Also by this author: The Girl from the Papers
Published by Tyndale on July 6, 2021
Genres: Fiction, Christian, Historical
Buy on Amazon
A story of resilience and redemption set against one of America's defining moments--the Dust Bowl.It's 1935 in Oklahoma, and lives are determined by the dust. Fourteen-year-old Kathryn Baile, a spitfire born with a severe clubfoot, is coming of age in desperate times. Once her beloved older sister marries, Kathryn's only comfort comes in the well-worn pages of her favorite book, The Wonderful Wizard of Oz. Then Kathryn's father decides to relocate to Indianapolis, and only the promise of a surgery to finally make her "normal" convinces Kathryn to leave Oklahoma behind. But disaster strikes along the way, and Kathryn must rely on her grit and the ragged companions she meets on the road if she is to complete her journey.
Back in Boise City, Melissa Baile Mayfield is the newest member of the wealthiest family in all of Cimarron County. In spite of her poor, rural upbringing, Melissa has just married the town's most eligible bachelor and is determined to be everything her husband--and her new social class--expects her to be. But as the drought tightens its grip, Henry's true colors are revealed. Melissa covers her bruises with expensive new makeup and struggles to reconcile her affluent life with that of her starving neighbors. Haunted by the injustice and broken by Henry's refusal to help, Melissa secretly defies her husband, risking her life to follow God's leading.
Two sisters, struggling against unspeakable hardship, discover that even in their darkest times, they are still united in spirit, and God is still with them, drawing them home.
Heavy—that’s how I would describe If It Rains by Jennifer L. Wright. I will also preface this by saying that this is not a happy novel. This is a story you should ingest slowly to appreciate it. I read it all in one day. In part because I had nothing else to do, but also because I didn’t like the book and wanted to finish it. This is not to say If It Rains is poorly written, or that it does not have a good plot. It does. But out of personal preference, it’s not a novel I would purchase for myself, nor will I read it again – and that’s a compliment of sorts.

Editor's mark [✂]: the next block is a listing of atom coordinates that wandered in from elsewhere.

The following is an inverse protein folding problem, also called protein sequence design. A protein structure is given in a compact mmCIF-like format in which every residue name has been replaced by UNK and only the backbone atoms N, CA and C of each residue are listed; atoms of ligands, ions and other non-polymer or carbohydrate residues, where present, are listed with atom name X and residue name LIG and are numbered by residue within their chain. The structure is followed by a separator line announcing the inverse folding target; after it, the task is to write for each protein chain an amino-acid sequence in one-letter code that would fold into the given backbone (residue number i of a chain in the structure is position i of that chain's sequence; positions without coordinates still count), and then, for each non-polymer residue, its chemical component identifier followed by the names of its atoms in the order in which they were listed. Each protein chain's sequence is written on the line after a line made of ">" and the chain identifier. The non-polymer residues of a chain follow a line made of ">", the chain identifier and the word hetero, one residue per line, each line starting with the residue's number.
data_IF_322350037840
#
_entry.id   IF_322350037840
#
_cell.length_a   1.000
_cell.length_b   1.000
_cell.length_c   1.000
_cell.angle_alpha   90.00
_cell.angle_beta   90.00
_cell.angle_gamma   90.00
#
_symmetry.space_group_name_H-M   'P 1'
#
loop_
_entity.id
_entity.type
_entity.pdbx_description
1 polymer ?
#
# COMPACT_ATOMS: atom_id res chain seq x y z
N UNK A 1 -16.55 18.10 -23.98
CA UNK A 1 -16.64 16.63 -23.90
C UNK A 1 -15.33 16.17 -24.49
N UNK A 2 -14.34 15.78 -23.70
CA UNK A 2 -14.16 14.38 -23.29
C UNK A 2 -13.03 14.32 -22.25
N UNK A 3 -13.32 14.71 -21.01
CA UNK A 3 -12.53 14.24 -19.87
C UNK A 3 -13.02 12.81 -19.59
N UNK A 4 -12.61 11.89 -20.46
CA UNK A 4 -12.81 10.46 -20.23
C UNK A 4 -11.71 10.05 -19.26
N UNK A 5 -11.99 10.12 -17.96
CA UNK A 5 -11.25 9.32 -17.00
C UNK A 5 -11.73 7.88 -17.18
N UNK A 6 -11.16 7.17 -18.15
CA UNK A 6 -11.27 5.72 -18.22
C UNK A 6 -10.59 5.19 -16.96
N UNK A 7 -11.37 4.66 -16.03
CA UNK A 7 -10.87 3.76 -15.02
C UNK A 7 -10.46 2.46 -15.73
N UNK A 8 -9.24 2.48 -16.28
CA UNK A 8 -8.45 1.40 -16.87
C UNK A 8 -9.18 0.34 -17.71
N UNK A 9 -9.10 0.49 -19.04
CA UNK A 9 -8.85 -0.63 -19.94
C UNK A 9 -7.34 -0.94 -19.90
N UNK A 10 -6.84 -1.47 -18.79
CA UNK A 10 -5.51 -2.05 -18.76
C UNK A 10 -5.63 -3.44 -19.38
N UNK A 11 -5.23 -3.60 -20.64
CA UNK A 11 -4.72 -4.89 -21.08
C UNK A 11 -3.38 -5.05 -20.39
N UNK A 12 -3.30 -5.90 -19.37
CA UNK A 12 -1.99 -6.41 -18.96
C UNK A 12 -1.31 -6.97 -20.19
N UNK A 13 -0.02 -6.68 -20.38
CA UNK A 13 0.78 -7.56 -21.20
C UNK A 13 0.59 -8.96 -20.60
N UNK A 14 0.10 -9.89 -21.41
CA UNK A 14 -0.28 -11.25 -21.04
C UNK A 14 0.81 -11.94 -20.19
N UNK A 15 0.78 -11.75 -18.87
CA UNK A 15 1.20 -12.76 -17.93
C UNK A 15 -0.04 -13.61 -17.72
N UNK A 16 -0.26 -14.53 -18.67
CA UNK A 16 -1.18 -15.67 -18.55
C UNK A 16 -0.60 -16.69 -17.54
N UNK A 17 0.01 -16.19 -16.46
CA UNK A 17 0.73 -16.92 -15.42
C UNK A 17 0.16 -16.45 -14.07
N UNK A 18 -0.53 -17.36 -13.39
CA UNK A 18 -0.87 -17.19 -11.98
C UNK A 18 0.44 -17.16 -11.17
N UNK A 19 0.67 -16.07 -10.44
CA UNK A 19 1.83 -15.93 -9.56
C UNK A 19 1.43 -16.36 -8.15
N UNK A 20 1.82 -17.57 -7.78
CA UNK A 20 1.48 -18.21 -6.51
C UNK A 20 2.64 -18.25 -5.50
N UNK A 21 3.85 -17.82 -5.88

Being born and raised in southeast Texas, I’ve never experienced a dust storm. My best friend has, though, and has described it to me. She’s shown me photos from west Texas, and conversations with her mother about how they “live on Mars.” Wright’s imagery in If It Rains is superb. She pulled my friend’s photographs to the forefront of my mind but also added feeling to them. Wright’s work didn’t just have sight—it had smell, taste, and sound. Her writing style reminded me of Delia Owens in her novel Where the Crawdads Sing. Wright created lifelike word pictures for her readers, and that was a pleasure to experience. I’d never believe If It Rains to be Wright’s first published novel.
There is very little joy in If It Rains by Jennifer L. Wright, which is probably true to the period during which the book occurs. No comic relief whatsoever, though there are moments of warmth with the brief references to The Wonderful Wizard of Oz. If It Rains is intense, pushing down on your shoulders and chest until it’s hard to breathe. It never lets up; instead, the novel buries you deeper into what must have been overarching negativity of the 1930s. I like reading novels that cause me to smile; If It Rains did not do that once—which, in a way, is a sign of a good book. Happiness isn’t a requirement for a “good” novel. While If It Rains does have a…satisfying conclusion (though that’s a stretch), it still isn’t what I’d consider happy.
My biggest qualm about the novel: Neither of the characters was likable. Kathryn is hardhearted, and her personal misery blinds her to what is around her. She’s resilient, but she’s also unforgiving, rude, and self-centered. Melissa…seemed weak to me. She would not stand up for herself—which, I know is true to life with domestic abuse victims. While she worked to help others, she was rarely proud of it; rather, it seemed shame enveloped her. She just bothered me, though not as much as Kathryn. It felt like Wright tried to think of the worst possible lives for the sisters, and had everything terrible pummel them like a volley of arrows during a battle.
If It Rains challenges its readers to consider present circumstances, relative to the past. It moves steadily, with memorable scenes that remain fresh in my mind even after finishing the novel. I am happy I read the novel, even if I did not find it an enjoyable experience. But it was real. Impactful. Eye-opening, as I’ve never previously read anything about the Dust Bowl.
Jennifer L. Wright will be one to watch.